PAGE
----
Arginine is not an essential amino acid, which means the body can make it on its own, but during times of stress or injury, arginine may become a conditionally essential amino acid (not enough arginine is being produced to meet all demands and dietary support may be called for). Arginine is abundant in dairy, fish, poultry, beef, sesame seeds, chickpeas, oatmeal, soybeans, granola, pumpkin seed, sunflower seeds, and nuts.

Cysteine

Cysteine is a nonessential amino acid that makes up a quarter of keratin. Several studies indicate that cysteine supplementation can help decrease hair loss in men and women with androgenic alopecia (pattern baldness/hair loss).

Cysteine also helps produce a very potent antioxidant called glutathione, which can help protect hair follicles from oxidative stress. Topical cysteine is considered a safe treatment for straightening hair.

To ensure adequate cysteine intake, eat dairy, pork, poultry, legumes, broccoli, Brussels sprouts, and grains. Taking a supplement of L-cysteine or N-acetyl cysteine can induce vomiting and other symptoms of gastric distress. Cysteine is produced from the essential amino acid methionine, and adequate methionine intake generally ensures a sufficient amount of cysteine.

Methionine

Methionine is an important amino acid necessary for the production of keratin and procollagen—the precursor of collagen. It lends structure and strength to your hair and helps to prevent hair loss by building a sulfurous network of chains.

Researchers presented the results of a study examining the efficacy of methionine as a hair loss treatment at a dermatological congress in Florence in 2006. Scientists divided 30 people into two groups. The control group took a placebo and the variable group supplemented with an amino acid preparation containing methionine and vitamin B complex. After 6 months, those supplementing with methionine had 10% more hair regrowth than participants taking the placebo. Other studies show that methionine may help slow hair thinning and greying.

Unlike arginine and cysteine, methionine is an essential amino acid that you must get from the foods you eat and the amino acid supplements you take. Methionine amino acid-rich foods include:

  • Eggs
  • Fish
  • Seeds
  • Leafy greens
  • Broccoli
  • Zucchini
  • Squash
  • Nuts, especially Brazil nuts

Glycine and Proline

Glycine impacts hair health because it’s central to collagen production, as is proline, which also plays a key role in cartilage production. Both are nonessential amino acids that you can find in fish, meat, dairy products, soybeans, spinach, cabbage, beans, kale, banana, kiwi, legumes, broccoli, spinach, and soybeans.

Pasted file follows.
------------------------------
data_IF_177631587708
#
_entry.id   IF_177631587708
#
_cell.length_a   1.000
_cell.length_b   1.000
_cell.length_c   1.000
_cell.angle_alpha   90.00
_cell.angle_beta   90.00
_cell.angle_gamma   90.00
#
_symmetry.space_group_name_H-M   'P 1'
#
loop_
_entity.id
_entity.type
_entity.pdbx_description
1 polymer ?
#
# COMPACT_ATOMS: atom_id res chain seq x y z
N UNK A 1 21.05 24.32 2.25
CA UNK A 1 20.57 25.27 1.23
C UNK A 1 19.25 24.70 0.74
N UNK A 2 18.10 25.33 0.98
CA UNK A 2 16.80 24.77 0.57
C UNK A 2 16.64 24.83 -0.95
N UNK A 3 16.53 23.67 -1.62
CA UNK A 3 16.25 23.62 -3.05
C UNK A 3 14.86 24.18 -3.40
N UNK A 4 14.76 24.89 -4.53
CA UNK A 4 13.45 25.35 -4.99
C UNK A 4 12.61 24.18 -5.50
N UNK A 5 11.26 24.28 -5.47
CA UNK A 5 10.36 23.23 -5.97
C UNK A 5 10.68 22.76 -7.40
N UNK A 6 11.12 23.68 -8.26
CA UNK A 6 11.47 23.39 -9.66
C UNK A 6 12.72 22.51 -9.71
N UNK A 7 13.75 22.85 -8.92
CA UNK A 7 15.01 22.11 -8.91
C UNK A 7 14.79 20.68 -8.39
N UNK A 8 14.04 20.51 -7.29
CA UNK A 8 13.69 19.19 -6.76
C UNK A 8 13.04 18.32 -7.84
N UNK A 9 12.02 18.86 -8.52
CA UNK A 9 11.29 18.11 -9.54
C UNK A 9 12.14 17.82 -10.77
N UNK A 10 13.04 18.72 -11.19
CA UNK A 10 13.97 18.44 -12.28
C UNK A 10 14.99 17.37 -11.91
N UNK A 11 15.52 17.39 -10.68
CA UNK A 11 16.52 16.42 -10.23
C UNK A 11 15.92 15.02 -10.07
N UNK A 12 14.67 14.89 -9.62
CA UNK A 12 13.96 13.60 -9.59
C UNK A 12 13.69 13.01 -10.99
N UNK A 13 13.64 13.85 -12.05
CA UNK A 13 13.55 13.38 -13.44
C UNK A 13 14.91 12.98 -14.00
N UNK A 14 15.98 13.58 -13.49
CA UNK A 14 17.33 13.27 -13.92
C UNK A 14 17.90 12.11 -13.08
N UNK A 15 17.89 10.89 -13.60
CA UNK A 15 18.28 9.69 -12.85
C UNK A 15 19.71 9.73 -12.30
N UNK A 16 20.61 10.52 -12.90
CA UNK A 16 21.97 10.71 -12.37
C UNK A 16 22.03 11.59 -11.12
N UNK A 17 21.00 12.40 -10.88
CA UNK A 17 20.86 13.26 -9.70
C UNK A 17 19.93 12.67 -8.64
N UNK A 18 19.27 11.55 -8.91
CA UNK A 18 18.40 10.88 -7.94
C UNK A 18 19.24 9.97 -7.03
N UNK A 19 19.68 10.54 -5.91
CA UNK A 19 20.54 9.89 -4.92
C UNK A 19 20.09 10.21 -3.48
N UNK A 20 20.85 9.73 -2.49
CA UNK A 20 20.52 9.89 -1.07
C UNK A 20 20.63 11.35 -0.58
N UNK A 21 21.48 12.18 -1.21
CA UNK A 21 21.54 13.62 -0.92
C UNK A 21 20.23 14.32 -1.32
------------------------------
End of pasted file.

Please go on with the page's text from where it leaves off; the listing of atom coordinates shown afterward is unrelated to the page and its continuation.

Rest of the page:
Tyrosine

In addition to thinning hair and hair loss, the color of hair might also take a hit due to stress or adrenal, thyroid, or pituitary gland dysfunction. This is where the amino acid tyrosine can come to our aid.

Tyrosine helps form melanin, which imparts color to our skin and hair. By keeping tyrosine levels adequate in the body, we can help stabilize the body’s production of melanin. Food sources of melanin include pumpkin seed, lima beans, dairy and soy products, almonds, and fish.

Important Hair-Loss Nutrients

Healthy hair depends on a nutritive diet full of vitamins, minerals, and antioxidants. In addition to amino acids for hair loss, the following nutrients help keep hair in lustrous condition.

  • Vitamin A supports sebum production to keep hair follicles lubricated.
  • Vitamin C is a key nutrient in collagen synthesis for strong hair.
  • Iron, silica, and zinc encourage new hair growth and protect against hair loss.
  • Vitamins E, B5, B6, B12, and folic acid improve blood circulation for better nutrient delivery to hair follicles.
  • Essential fatty acids such as omega-3 contribute to hair health by promoting circulation and cell growth.

If you are deficient in any of these nutrients or an amino acid, hair is likely to feel dry and brittle and a supplement program may be in order. However, it’s important not to take hair loss supplements that target a specific nutrient if you are not deficient in that nutrient, as too much of a vitamin, such as too much vitamin A or C, can actually cause hair loss. A complete and balanced essential amino acid supplement, however, does not carry that same risk.

If you’re noticing more hair loss than normal and witnessing visible thinning of your hair, then you could be dealing with an imbalance of hormones, low thyroid, too much testosterone, or a nutritional deficiency, such as too little protein or iron. If nutritional deficiencies are at play, amino acids for hair loss are an effective and natural first line of defense.